A number of factors led to an explosion of alcohol consumption in the early 1800s. First, the British halted their participation in the American molasses/rum trade, objecting to its connections with slavery, while the federal government also began to tax rum in the 1790s. At the same time, the settlement of the so-called “corn belt” in the Midwest created large new supplies of corn, which was cheaper and more profitable to convert into whiskey than it was to transport great distances without spoiling. Thus, as Rorabaugh notes: “Western farmers could make no profit shipping corn overland to eastern markets, so they distilled corn into ‘liquid assets.’ By the 1820s, whiskey sold for twenty-five cents a gallon, making it cheaper than beer, wine, coffee, tea, or milk.”
In short, whiskey was extremely cheap and extremely available, and American consumption soared as a result. As Okrent describes in Last Call, the number of distilleries in the nation increased fivefold, to 14,000 in between 1790 and 1810. He writes that “in cities it was widely understood that common workers would fail to come to work on Mondays, staying home to wrestle with the echoes and aftershocks of a weekend binge. By 1830, the tolling of a town bell at 11 a.m. and again at 4 p.m. marked ‘grog time.’”
As the availability of whiskey soared, so did imbibing itself.
Even the English, no slouches in terms of consumption themselves (#25 in the world today, and 26 percent higher than the U.S.), noticed how sloppy their American cousins were getting. In English traveler Frederick Marryat’s A Diary in America, published in 1837, the writer remarks that the Americans seemingly drank for every conceivable occasion:
“I am sure the Americans can fix nothing without a drink. If you meet, you drink; if you part, you drink; if you make acquaintance, you drink; if you close a bargain you drink; they quarrel in their drink, and they make it up with a drink. They drink because it is hot; they drink because it is cold. If successful in elections, they drink and rejoice; if not, they drink and swear; they begin to drink early in the morning, they leave off late at night; they commence it early in life, and they continue it, until they soon drop into the grave.” – Frederick Marryat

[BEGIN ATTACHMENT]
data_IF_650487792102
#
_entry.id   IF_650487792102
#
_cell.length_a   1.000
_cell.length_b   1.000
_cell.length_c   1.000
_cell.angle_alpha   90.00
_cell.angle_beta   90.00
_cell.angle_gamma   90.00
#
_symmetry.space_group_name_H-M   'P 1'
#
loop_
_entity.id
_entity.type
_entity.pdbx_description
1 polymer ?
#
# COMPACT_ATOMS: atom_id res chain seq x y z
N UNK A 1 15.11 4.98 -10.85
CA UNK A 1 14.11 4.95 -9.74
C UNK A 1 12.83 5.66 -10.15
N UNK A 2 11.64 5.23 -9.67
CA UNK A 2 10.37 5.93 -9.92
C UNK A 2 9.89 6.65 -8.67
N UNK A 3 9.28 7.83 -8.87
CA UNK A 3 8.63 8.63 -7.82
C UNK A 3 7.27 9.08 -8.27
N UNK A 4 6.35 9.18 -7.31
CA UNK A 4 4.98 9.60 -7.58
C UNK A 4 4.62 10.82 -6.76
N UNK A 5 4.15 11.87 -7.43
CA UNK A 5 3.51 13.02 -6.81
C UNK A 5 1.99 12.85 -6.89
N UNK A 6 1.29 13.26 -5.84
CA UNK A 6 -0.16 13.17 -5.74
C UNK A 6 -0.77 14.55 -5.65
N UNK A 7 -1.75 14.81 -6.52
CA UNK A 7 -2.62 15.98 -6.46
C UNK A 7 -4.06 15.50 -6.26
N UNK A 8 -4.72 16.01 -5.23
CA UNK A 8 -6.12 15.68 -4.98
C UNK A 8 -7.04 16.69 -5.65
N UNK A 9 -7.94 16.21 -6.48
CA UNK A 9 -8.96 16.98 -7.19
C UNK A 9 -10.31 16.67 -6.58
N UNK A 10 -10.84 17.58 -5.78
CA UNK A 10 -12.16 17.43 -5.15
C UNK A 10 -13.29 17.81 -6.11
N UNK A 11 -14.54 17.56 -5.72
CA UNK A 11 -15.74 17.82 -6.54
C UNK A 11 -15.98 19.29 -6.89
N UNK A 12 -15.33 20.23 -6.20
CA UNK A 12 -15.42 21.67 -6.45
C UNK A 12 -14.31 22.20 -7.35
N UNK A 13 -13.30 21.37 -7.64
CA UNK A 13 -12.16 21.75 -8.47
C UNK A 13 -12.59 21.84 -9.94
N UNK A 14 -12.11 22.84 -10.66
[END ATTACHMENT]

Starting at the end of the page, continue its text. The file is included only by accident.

By 1830, alcohol consumption reached its peak at a truly outlandish 7 gallons of ethanol a year per capita. Via Okrent:
“Staggering” is the appropriate word for the consequences of this sort of drinking. In modern terms, those seven gallons are the equivalent of 1.7 bottles of a standard 80-proof liquor per person, per week—nearly 90 bottles a year for every adult in the nation, even with abstainers (and there were millions of them) factored in. Once again figuring per capita, multiply the amount Americans drink today by three and you’ll have an idea of what much of the nineteenth century was like.
Comparing Drinking Rates: 1830 vs. 2018
As if it really needs saying, 7 gallons of ethanol per year, per capita, is an insane number. Consider this: My significant other and I both drink alcohol. If we were drinking at 1830 levels, we would be plowing through roughly 3.4 standard, 750 ml bottles of Jim Beam White Label Bourbon per week, in a single household. Our livers would be sending us every conceivable manner of distress signal, assuming they didn’t immediately shut down.
So, how much do Americans drink now, in the modern world? Well, the best figure for the current American alcohol consumption rate seems to be roughly 2.42 gallons of ethanol per year, per capita—still a healthy figure, but nearly three times less per capita than in 1830.
At this point, you may be thinking something along the lines of “But does anywhere in the world drink as heavily as Americans did in 1830?” And it sure sounds like the answer is no—not even close, in fact. Today, the highest per capita alcohol consumption in the world belongs to the Eastern European nation of Belarus, which consumes roughly 4.62 gallons of ethanol per year, per capita. This is all to say the following: Even the booziest place on Earth in 2018 drinks at a rate that is only 66 percent as boisterous as Americans were doing in 1830.
“The Drunkard” was the most popular and widely performed American play of the 1840s, and for good reason.
Ultimately, the 1830 figure represents the peak moment in American alcohol consumption, and knowing this, it becomes much more understandable that this is when the temperance movement (which would eventually become the Prohibition movement) first began to coalesce and gain steam. The rate of alcohol consumption leveled off and then began steadily decreasing through the later 1800s, with a nadir in the years leading up to Prohibition. Drinking rates recovered after Prohibition’s end (our modern highs were in the early 1980s), but never got above 3 gallons of ethanol per year, let alone 7 gallons.
So, the next time you think it seems like we’re living in a boozy society, consider the fact that even an average consumer today would be considered a practical teetotaler by the standards of 190 years ago.
Now, if you’ll excuse me, I have 1.7 bottles of whiskey to consume this week, so I’d better get to it.
Jim Vorel is a Paste staff writer and resident craft beer/brown liquor geek. You can follow him on Twitter for more drink writing.